|Part of a series on|
Consumer behaviour is the study of individuals, groups, or organizations and all the activities associated with the purchase, use and disposal of goods and services, including the consumer's emotional, mental and behavioural responses that precede or follow these activities. Consumer behaviour emerged in the 1940s and 50s as a distinct sub-discipline in the marketing area.
Consumer behaviour is an inter-disciplinary social science that blends elements from
The study of consumer behaviour is concerned with all aspects of purchasing behaviour – from pre-purchase activities through to post-purchase consumption, evaluation and disposal activities. It is also concerned with all persons involved, either directly or indirectly, in purchasing decisions and consumption activities including brand-influencers and opinion leaders. Research has shown that consumer behaviour is difficult to predict, even for experts in the field. However, new research methods such as ethnography and consumer neuroscience are shedding new light on how consumers make decisions.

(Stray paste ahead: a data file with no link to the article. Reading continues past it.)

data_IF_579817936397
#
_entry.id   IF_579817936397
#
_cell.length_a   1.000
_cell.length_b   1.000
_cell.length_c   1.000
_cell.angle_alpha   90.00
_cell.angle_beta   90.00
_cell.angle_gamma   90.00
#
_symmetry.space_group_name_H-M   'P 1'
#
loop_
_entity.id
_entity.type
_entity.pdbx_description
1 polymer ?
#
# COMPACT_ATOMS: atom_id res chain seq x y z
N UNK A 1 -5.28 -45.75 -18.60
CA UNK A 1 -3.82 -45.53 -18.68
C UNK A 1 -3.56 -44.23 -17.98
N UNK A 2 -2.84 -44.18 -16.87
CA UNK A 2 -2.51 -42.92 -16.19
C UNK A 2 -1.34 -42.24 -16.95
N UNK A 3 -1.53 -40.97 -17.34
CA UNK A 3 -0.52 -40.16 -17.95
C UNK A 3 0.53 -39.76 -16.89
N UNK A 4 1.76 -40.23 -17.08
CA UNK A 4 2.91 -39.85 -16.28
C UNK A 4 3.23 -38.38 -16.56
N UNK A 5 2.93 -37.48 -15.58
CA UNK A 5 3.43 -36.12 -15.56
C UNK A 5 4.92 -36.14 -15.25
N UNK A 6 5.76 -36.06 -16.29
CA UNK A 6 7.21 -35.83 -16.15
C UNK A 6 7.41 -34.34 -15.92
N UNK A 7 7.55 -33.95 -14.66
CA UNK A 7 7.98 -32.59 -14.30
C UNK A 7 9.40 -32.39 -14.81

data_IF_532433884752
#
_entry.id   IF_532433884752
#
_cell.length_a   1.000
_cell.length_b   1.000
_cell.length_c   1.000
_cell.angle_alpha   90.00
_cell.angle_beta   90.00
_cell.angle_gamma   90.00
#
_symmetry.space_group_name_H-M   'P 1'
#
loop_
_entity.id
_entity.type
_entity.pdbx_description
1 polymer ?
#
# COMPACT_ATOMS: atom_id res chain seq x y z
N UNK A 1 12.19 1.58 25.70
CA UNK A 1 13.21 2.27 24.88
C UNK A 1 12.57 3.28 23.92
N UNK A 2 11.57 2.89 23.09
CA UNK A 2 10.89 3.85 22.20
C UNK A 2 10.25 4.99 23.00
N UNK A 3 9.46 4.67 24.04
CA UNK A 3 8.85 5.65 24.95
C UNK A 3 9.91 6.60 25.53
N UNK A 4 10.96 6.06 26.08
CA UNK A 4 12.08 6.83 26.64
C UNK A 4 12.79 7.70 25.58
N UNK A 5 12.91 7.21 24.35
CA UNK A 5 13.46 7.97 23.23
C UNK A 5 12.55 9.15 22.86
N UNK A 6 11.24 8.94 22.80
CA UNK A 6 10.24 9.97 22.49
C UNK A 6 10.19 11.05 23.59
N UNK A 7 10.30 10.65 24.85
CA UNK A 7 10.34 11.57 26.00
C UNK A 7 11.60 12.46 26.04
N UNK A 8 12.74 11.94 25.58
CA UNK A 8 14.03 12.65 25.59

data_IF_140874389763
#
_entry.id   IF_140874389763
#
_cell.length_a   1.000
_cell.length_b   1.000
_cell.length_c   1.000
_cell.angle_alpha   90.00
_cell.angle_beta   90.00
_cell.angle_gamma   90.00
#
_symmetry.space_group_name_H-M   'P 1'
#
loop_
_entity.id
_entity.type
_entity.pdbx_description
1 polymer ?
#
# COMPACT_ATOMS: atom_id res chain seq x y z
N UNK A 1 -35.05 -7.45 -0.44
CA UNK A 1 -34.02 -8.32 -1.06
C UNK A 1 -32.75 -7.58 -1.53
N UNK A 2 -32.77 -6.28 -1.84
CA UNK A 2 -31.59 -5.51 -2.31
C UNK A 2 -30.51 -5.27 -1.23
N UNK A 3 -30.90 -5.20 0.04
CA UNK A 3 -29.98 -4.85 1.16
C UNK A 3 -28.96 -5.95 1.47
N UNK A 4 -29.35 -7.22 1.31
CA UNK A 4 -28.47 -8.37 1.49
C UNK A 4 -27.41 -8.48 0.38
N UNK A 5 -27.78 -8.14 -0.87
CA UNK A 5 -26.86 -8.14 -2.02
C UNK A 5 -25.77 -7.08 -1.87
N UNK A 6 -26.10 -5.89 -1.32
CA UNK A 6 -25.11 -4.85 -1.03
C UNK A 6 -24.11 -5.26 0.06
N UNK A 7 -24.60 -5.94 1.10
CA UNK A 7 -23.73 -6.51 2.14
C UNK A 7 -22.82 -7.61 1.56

In the 1940s and 50's, marketing was dominated by the so-called classical schools of thought which were highly descriptive and relied heavily on case study approaches with only occasional use of interview methods. At the end of the 1950s, two important reports criticised marketing for its lack of methodological rigor, especially the failure to adopt mathematically-oriented behavioural science research methods. The stage was set for marketing to become more inter-disciplinary by adopting a consumer-behaviourist perspective.
From the 1950s, marketing began to shift is reliance away from
In its early years, consumer behaviour was heavily influenced by motivation research, which had increased the understanding of customers, and had been used extensively by consultants in the